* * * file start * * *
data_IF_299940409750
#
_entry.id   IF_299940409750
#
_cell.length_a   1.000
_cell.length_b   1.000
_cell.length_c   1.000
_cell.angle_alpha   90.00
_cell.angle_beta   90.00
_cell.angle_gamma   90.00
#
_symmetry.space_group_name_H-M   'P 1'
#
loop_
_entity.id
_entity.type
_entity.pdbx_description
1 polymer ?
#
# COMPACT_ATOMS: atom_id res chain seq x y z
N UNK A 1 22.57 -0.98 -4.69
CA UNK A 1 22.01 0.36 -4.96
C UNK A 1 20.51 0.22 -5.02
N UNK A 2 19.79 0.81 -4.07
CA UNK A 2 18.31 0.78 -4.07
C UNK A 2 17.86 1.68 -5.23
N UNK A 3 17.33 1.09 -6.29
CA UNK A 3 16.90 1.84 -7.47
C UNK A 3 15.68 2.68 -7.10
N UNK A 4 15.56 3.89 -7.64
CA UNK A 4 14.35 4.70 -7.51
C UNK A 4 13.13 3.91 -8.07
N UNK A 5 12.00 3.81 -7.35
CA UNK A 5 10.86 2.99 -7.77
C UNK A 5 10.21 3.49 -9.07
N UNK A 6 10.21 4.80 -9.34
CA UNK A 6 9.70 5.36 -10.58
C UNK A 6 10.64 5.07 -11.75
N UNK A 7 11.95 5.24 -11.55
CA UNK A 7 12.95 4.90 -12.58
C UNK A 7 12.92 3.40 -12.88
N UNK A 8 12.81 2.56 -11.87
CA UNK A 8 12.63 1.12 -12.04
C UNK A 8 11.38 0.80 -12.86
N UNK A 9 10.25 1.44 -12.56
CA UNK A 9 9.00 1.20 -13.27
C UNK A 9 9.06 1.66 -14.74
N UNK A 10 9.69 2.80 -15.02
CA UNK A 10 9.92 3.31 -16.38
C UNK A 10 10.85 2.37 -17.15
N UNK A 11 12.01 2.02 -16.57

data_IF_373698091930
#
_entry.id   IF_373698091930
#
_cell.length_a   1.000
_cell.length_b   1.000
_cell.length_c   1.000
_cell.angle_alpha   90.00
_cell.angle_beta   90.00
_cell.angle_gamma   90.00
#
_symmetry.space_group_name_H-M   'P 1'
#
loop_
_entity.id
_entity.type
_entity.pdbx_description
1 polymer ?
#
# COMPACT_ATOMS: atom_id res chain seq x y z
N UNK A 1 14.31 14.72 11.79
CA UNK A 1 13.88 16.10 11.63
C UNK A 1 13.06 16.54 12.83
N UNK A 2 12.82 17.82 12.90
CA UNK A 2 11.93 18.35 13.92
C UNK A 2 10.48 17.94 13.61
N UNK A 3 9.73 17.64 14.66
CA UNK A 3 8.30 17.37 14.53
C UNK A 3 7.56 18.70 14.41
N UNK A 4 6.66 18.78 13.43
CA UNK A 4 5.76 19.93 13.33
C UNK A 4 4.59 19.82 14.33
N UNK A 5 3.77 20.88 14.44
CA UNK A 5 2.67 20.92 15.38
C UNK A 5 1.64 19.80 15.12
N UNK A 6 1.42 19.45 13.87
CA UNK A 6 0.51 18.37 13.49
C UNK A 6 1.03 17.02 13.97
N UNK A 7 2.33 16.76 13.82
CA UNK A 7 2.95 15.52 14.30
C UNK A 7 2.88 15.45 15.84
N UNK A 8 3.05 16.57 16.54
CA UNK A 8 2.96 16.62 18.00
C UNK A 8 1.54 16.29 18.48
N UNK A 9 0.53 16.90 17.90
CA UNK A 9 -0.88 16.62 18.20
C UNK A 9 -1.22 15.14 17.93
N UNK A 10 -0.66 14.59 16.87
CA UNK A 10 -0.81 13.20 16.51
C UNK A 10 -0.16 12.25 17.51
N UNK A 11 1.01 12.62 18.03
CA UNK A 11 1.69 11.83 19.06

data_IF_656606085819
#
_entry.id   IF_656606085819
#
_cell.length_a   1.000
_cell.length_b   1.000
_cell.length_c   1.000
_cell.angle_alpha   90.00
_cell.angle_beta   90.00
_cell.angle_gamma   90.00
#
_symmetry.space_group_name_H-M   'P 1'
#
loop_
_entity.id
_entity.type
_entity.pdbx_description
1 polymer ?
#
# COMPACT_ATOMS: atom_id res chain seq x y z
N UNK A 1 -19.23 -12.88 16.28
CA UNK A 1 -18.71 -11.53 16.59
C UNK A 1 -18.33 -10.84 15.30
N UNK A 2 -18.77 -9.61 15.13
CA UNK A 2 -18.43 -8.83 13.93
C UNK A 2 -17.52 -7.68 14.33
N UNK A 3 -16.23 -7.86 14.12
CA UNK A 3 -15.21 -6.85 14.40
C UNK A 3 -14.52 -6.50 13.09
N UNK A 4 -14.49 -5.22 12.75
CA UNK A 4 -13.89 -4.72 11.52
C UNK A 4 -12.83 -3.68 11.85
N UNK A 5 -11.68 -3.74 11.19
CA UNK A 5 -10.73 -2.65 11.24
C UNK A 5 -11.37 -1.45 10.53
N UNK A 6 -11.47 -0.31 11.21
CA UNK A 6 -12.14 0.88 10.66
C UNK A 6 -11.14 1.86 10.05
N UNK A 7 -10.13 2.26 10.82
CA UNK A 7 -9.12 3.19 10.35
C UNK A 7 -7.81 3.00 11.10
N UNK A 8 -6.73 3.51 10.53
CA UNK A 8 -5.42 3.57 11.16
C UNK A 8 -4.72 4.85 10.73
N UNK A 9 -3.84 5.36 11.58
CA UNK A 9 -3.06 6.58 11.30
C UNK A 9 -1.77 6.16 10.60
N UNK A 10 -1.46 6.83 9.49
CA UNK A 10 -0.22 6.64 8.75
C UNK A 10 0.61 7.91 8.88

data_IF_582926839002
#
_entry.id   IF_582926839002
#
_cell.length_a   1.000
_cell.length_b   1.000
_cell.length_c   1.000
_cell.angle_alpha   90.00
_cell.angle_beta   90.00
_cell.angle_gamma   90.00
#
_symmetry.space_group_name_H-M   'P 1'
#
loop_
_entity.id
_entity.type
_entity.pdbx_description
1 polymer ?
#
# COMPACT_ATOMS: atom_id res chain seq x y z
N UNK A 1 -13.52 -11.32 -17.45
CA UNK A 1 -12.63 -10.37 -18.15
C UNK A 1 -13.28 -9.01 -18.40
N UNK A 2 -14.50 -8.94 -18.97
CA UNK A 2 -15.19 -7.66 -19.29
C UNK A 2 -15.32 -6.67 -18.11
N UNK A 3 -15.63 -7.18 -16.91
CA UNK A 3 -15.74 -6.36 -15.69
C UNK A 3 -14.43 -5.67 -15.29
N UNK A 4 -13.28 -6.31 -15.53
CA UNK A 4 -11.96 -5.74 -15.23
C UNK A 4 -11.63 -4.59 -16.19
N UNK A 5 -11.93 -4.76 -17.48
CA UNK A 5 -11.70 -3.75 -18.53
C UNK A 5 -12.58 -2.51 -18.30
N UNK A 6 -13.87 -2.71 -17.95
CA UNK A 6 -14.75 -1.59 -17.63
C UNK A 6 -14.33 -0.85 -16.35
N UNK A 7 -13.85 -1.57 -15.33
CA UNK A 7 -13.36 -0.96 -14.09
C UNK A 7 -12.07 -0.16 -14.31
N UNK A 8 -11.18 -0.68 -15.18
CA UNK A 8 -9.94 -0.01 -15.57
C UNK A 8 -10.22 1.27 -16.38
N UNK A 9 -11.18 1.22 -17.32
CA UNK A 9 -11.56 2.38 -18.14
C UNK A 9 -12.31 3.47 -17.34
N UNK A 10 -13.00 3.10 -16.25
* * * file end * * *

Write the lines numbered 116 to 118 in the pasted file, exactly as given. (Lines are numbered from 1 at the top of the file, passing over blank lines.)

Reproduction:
#
loop_
_entity.id